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Monday
Nov192012

Hayes: Just One Big Aussie Event, Please

Mark Hayes speaks for a lot of people in urging Aussies to figure out a way to have at least one big event perhaps instead of trying to put together a string of tournaments to attract top players.

Because as Kingston Heath reminded us, Australia golf is just too pure to not be attracting more top players--including Aussies--this time of year.

Our national Open and PGA championships have hitched their future to the OneAsia Tour and are, despite inevitable protests from those involved in decisions about their future, properties of media giant World Sports Group.

The rival IMG Media, an arm of the company that owns and promotes the Masters, is in a commercial war that means the tournaments are - despite public assurances to the contrary - rarely treated with the same even hand.

Meanwhile, for the fourth year in a row, we've had a range of the world's best golfers visit Melbourne's Sandbelt and sing its praises in the sweetest possible tones.

In an ideal world, the PGA Championship would travel there in a fall date slot every four years when the Olympics are played around the traditional PGA date. This would give the fifth of four majors instant international cache. But since taking the PGA west of the Mississippi appears a stretch, we'll keep dreaming of something else grand for Australia.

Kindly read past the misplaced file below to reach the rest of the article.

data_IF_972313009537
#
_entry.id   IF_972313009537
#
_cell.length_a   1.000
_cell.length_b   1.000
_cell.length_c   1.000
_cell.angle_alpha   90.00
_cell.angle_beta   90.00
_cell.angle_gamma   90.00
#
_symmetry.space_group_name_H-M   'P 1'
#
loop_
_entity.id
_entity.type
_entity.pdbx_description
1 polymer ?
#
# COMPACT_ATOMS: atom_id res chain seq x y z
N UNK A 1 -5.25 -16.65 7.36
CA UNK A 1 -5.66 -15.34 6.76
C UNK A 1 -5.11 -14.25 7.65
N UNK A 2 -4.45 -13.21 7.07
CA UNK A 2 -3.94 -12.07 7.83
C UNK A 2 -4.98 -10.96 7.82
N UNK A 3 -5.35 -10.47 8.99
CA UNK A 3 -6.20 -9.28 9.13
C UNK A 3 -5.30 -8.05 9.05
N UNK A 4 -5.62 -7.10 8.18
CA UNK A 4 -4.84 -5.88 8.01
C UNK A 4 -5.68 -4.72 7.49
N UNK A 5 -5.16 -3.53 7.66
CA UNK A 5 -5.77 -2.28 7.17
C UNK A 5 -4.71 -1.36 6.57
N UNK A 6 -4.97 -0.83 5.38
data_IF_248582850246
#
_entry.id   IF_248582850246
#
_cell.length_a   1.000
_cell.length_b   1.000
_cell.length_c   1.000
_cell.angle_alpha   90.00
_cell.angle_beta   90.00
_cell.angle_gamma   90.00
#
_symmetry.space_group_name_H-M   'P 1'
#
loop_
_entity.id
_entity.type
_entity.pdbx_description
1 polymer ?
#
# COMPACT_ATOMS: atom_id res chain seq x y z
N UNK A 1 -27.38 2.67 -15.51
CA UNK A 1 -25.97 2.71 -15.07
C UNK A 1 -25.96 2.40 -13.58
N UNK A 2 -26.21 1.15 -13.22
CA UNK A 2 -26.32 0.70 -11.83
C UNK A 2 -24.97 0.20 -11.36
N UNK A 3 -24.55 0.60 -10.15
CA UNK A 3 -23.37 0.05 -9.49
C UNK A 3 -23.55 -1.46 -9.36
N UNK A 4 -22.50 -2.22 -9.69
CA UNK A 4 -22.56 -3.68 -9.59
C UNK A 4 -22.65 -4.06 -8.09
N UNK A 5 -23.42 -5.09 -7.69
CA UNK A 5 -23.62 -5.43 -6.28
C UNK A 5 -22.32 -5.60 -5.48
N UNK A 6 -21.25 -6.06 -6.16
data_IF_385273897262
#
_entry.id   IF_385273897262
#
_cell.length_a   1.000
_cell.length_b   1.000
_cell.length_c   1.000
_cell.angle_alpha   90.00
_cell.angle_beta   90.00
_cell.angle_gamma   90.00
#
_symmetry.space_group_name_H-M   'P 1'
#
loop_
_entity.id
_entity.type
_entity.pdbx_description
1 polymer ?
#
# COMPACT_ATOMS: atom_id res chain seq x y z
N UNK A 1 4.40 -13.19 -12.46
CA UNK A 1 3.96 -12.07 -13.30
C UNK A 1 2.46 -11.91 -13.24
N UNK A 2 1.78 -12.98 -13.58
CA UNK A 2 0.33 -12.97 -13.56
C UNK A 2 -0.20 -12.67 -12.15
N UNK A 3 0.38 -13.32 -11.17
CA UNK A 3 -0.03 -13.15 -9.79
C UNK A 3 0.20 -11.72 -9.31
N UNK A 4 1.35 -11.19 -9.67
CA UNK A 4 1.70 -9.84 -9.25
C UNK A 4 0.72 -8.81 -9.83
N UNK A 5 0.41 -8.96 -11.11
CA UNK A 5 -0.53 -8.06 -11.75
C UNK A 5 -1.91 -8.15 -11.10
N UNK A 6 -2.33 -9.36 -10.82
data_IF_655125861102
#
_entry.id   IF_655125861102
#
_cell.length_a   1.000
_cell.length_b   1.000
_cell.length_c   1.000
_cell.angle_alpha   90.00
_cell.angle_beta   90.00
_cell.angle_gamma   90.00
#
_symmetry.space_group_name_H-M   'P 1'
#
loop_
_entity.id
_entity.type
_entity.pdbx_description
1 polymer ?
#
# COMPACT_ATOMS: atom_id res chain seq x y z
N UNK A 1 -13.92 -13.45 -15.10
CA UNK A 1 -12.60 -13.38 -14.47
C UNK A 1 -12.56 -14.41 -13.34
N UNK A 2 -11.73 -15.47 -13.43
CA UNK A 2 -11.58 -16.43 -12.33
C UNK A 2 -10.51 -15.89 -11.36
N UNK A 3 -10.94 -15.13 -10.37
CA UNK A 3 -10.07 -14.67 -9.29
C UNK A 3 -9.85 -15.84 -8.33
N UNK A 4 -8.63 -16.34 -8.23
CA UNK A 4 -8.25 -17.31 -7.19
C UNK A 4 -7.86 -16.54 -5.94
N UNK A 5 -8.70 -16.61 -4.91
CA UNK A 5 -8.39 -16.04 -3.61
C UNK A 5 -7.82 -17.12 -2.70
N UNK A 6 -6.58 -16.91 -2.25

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Reader Comments (25)

"In an ideal world" you move the US PGA to Australia once every 4 years ? Ideal for who ? Not the US PGA, not US spectators, certainly not US players. I think the Aussie courses are wonderful, but then again, so are many in Ireland or non links courses in Britain, and I doubt the US PGA would consider a move there.
11.19.2012 | Unregistered CommenterBrianS
Brian
Good point, US fans really are deprived of big time golf and it would be unfair to take away the chance for those in Louisville, Rochester, Kiawah and other huge markets of seeing the pros.

The point, which sailed over your head as usual, is that there is too much golf in the U.S. and a more subtle point: the PGA Championship is by far the least compelling major. Something like this would give it increased international relevance and also help with a scheduling nightmare that the Olympics have created.
11.19.2012 | Registered CommenterGeoff
Lets move some pyramids from Egypt over to Australia while we're at it.
11.19.2012 | Unregistered CommenterTN Jed
The solution is for Australia's best players to support their country's major events. Once an Aussie always an Aussie. Come on guys, don't rely so much on your agents and play where you would if you were making $75,000 a year.

TN Jed
Good idea and when the Pyramids are set down on Australia's ground let's hope all the flies are smashed.
11.19.2012 | Unregistered CommenterLynn S.